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Etiopathogenesis and clinical presentation of carotid body tumors

Bora E Baysal, Eugene N Myers
Microscopy Research and Technique 2002 November 1, 59 (3): 256-61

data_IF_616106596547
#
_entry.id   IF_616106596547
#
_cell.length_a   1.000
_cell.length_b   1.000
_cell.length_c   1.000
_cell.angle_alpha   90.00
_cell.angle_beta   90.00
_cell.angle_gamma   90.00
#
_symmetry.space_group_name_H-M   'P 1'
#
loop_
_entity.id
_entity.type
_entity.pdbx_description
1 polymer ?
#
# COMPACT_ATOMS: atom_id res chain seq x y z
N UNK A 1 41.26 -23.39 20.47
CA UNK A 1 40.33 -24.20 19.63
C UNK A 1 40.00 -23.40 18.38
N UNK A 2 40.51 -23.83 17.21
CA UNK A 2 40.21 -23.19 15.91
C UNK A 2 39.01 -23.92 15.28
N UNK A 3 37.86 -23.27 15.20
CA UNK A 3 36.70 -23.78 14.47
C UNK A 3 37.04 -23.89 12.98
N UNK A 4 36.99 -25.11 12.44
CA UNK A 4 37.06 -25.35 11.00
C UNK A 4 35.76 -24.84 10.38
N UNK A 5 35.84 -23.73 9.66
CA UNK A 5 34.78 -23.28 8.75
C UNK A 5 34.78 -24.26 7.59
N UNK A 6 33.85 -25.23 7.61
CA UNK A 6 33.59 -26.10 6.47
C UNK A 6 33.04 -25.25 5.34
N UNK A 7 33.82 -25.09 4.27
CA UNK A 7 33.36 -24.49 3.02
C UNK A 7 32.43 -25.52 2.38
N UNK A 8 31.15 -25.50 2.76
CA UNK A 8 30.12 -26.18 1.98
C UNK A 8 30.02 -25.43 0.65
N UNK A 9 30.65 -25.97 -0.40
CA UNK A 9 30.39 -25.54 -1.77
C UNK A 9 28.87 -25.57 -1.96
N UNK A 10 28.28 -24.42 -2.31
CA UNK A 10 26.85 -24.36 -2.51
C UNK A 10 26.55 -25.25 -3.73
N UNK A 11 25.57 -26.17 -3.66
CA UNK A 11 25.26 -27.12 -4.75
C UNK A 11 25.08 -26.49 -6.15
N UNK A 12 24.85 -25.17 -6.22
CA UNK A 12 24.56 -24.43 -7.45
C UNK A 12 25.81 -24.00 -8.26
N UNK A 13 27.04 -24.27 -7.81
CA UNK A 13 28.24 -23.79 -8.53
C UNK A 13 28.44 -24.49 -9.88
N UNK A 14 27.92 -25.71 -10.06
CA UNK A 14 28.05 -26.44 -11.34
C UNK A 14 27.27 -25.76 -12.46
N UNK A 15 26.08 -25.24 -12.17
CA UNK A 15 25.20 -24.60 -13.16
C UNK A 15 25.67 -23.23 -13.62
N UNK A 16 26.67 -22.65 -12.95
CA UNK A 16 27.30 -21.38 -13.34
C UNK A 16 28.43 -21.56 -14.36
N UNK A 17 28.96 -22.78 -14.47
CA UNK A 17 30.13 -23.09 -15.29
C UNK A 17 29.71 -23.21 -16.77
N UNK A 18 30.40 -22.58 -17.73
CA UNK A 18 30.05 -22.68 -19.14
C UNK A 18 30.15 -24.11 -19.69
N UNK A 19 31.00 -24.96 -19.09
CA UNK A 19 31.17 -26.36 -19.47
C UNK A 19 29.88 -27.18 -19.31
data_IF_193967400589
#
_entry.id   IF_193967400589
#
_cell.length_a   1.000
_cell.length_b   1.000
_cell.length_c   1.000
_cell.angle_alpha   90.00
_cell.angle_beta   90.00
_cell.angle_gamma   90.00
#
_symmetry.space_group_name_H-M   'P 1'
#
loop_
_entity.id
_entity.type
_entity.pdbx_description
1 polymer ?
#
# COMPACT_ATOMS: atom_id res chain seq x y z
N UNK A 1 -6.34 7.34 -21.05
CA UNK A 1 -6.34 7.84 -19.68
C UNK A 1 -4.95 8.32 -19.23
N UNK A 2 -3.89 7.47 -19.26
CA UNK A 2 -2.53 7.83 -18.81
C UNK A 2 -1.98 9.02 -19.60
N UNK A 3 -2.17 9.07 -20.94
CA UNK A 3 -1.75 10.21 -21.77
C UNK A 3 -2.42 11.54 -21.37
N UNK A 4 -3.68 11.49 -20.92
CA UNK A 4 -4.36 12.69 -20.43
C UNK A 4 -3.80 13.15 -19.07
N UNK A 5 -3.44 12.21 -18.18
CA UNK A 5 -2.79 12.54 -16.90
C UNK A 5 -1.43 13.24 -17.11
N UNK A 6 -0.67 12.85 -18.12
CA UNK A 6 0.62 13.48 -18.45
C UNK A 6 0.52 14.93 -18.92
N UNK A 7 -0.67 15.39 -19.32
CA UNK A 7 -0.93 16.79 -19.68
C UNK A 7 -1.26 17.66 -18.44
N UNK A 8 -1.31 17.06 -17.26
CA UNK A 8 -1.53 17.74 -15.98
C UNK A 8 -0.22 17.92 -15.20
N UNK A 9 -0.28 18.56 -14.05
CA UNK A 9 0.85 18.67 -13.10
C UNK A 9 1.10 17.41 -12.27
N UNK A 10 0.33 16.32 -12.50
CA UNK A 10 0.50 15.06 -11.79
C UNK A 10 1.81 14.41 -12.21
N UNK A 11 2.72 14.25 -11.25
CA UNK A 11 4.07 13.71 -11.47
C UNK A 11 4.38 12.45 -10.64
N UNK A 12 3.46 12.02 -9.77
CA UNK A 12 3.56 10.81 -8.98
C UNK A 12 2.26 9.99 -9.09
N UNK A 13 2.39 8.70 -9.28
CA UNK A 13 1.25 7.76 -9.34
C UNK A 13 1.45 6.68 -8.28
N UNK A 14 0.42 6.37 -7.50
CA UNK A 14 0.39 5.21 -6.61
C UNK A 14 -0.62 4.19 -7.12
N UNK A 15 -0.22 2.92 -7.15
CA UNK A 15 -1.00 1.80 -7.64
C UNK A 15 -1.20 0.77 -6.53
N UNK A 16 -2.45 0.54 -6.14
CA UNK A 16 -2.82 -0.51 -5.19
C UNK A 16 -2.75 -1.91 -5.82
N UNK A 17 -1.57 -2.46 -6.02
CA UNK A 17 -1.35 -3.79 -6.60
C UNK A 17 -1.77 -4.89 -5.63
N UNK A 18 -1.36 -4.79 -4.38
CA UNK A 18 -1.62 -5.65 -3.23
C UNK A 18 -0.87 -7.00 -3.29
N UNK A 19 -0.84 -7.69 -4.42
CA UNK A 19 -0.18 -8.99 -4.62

The carotid body (CB) is a highly specialized small organ located at the bifurcation of the common carotid artery in the neck and plays an important role in acute adaptation to hypoxia. The most common diseased state of the carotid body is its enlargement (i.e., the CB paraganglioma), which can be caused by a genetic predisposition (hereditary paraganglioma, PGL) and by chronic hypoxic stimulation. The CB is the most common tumor site in head and neck paragangliomas. Currently, inactivating germline mutations in the mitochondrial complex II subunits SDHB, SDHC, and SDHD have been identified as genetic risk factors for CB tumors (CBTs). Another locus at chromosome 11q13, identified by linkage analysis in a single family, may harbor a fourth susceptibility gene. Although CBTs are mostly slow-growing and benign, they can cause significant morbidity because of their proximity to major arteries and nerves in the head and neck. Here, we review the etiological factors implicated in the development of CBTs and provide information pertaining to their clinical presentation. Although CBTs are rare, they have the potential to provide unique insights for tumorigenesis and oxygen sensing and signaling mechanisms.

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